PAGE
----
African traditional worldviews are diverse. After all, Africa is not a single country but a continent with 54 sovereign countries. Some countries are inside another country. And others are surrounded by an ocean. Importantly, each country has more than a dozen distinct cultures.
Oftentimes, each culture has a distinct language, geographic location, and religion. Thus, people from different parts of a country or people who speak different languages normally have different worldviews. That is, they view and interpret the world differently.
The differences in African traditional worldviews is often shown by differences in cultural practices. For example, in Shona cultures, you shake hands with the bereaved at a funeral. But if you do that at a Ndebele funeral it’s unacceptable and disrespectful. Because a handshake is reserved for happy moments.
However, cultural practices are a tip of the iceberg. Beneath the handshake often lies a monstrous root. That is a lifetime of lessons on ethics and morals. So, being conversant with cultural practices doesn’t mean you understand the African traditional worldviews.
Regrettably, this is the mistake some missionaries make. They learn a local language, which is good. And master the cultural practices of their host community. But then assume they understand the worldview of the community. But a good captain of a ship knows you don’t judge an iceberg by its tip.
5 Characteristics of African Traditional Worldviews You Need To Know
Although diverse, studies by theologians such as John Mbiti and Yusuf Turaki have shown African traditional worldviews share similar key characteristics. I believe it is important for both local and international workers to understand these key characteristics as they answer their God-given call for missions.
1. Belief in Supreme Creator
African traditional worldviews are unique because they’re deeply religious. The Supreme Creator is central in how we view the world. Therefore, most of the ‘unreached people’ in Africa have a concept of God. Hence, as a worker, you should try to learn if the local concept of God is Biblical.
2. Belief in many divinities
Some objects and places are often viewed as sacred. For example, I grew up hearing of the sacredness of Chewore River in Hurungwe, Zimbabwe. And we were told some behaviors were not permissible in that river. But looking back, I realize the laws were nothing but a way of avoiding polluting the river. However, some people worshipped the river gods and credit them for their prosperity.
3. Belief in spirit beings
Oftentimes, Christian workers have become agents of the disenchantment of the African continent. African traditional worldviews acknowledge the existence of spiritual beings; good and bad. Good spirits are the ones responsible for any good fortune, evil spirits for bad fortune. However, some Christians believe bad spirits are the one that can make them sin.
4. Hierarchy of spiritual beings and powers
This is the belief that both demons and angels have hierarchies. Isn’t that what the Bible teaches? However, the key difference lies on the identities of the spirit beings. Whereas in the Bible they are created by God, in African traditional worldviews they are normally spirits of the dead. The oldest ancestor is believed to be closer to the Supreme Creator. The problem with such belief is it creates distance between the Creator and the believers.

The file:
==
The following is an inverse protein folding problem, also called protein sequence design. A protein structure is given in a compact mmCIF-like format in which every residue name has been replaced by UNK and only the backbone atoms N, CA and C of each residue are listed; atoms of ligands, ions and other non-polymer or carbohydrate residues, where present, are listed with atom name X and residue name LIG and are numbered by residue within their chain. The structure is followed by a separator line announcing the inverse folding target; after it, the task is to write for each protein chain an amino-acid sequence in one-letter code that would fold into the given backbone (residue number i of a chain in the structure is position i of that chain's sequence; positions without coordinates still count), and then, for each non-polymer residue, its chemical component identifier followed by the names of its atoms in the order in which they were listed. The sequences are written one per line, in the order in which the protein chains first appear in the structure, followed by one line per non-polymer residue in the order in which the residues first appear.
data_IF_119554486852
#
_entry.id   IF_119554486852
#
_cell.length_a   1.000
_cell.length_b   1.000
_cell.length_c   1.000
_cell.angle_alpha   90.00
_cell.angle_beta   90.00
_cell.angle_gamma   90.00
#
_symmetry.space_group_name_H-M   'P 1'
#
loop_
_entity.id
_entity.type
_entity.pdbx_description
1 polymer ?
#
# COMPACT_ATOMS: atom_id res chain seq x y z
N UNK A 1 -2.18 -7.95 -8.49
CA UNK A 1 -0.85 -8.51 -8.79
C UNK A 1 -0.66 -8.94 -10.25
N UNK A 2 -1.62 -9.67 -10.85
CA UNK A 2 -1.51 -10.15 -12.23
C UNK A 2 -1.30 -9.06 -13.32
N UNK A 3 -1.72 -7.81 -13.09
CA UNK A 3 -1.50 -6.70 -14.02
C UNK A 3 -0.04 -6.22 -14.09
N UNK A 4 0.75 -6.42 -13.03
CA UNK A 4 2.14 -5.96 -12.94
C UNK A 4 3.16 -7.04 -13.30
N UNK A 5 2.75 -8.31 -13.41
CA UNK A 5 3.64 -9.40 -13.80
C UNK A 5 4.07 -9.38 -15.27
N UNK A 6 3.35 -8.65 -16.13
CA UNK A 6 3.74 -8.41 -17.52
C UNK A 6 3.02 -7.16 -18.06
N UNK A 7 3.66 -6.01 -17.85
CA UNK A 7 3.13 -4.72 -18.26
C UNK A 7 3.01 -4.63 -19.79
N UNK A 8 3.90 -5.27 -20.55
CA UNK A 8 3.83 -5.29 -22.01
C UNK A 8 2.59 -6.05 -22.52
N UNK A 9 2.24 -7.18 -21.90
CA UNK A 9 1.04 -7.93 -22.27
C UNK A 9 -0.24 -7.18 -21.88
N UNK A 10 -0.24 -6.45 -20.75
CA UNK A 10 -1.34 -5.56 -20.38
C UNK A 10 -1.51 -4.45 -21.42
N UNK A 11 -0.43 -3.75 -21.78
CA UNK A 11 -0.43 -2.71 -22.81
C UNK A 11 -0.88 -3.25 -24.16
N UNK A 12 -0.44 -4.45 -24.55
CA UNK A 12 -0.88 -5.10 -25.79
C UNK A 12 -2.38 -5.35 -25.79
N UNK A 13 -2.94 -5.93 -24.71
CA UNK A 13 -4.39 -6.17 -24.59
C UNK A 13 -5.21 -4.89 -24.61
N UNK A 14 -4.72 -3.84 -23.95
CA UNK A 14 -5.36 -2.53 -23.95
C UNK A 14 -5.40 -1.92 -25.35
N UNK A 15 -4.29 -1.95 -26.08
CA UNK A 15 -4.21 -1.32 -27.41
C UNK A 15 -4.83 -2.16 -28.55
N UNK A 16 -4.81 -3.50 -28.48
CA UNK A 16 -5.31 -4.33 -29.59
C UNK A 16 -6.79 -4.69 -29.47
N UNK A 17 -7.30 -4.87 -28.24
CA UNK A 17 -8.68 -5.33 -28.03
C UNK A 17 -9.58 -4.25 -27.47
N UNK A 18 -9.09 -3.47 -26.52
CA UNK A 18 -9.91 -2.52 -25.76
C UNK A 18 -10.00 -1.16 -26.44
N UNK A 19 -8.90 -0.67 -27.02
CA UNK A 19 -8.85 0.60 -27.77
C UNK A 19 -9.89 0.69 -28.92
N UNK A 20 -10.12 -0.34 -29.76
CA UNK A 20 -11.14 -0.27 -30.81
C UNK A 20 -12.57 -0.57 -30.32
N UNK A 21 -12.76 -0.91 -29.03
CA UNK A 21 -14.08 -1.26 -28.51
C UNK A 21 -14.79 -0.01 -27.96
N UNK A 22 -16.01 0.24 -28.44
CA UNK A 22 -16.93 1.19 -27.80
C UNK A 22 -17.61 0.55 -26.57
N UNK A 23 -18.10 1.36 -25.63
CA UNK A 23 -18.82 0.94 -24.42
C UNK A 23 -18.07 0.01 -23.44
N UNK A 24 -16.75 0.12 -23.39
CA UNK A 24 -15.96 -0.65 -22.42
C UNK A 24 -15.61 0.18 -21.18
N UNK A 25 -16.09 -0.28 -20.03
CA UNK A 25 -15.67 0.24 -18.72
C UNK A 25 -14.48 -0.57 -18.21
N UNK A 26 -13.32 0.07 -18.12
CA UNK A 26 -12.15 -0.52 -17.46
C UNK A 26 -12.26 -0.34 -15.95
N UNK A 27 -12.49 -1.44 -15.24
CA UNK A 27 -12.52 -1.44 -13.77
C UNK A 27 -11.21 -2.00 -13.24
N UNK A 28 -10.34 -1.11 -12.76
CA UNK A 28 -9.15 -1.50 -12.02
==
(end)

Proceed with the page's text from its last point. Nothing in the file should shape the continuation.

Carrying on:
5. Belief in impersonal powers
The power of the Spirit beings and divinities is often believed to be accessible to a certain few – spirit mediums. Everyone else can access these impersonal powers as charms or omelets. However, when an African becomes a Christian belief in personal powers may persist. Hence, unhealthy view of the Bible and the purpose of Christian disciplines may arise.
Seeing beneath the tip of the African traditional worldviews iceberg
Spiritism is like the skin color of African traditional worldviews. It is the first thing you see when you’re first confronted with African cultural practices. However, beneath the Spiritism is a longing for a distant Supreme Being. But if you focus on spiritism you might miss out on the heart cry of the local African people.
Because spiritism is merely a tip of the iceberg. African traditional religions morph into other complex beliefs such as dynamism, holism, and communalism. After a year living in an African village, you won’t fully understand how the lives of local people are influenced positively and sometimes negatively by:
- Holism – the belief that a person is not just physical but spiritual too.
- Communalism – the belief that we are in this together.
- Dynamism – the longing to bridge the gap between the spirit realm and the physical.
A missionary in Mayamba, Hurungwe often ask local Christians about local cultural practices. This might not be helpful because most Christians were taught their culture is evil. However, visiting a local beer hall and sitting with non-Christian elders at a funeral might offer more valuable information.
If you love books, Christian books on mission work by your foreign peers might not be very useful. You need to read local Christians and organizations such as Langham Partnership are at the forefront developing local authors and preachers. They understand local people know the culture better because it’s their way of life.
Besides reading local theologians and listening to local preachers, read local non-Christian writers. Read their memoirs, novels, and even history textbooks. Reading Paul’s letters and Luke’s historical account, you can notice that the apostles studied local cultures. Above all, they trained local leaders. Isn’t this the ultimate purpose of missions?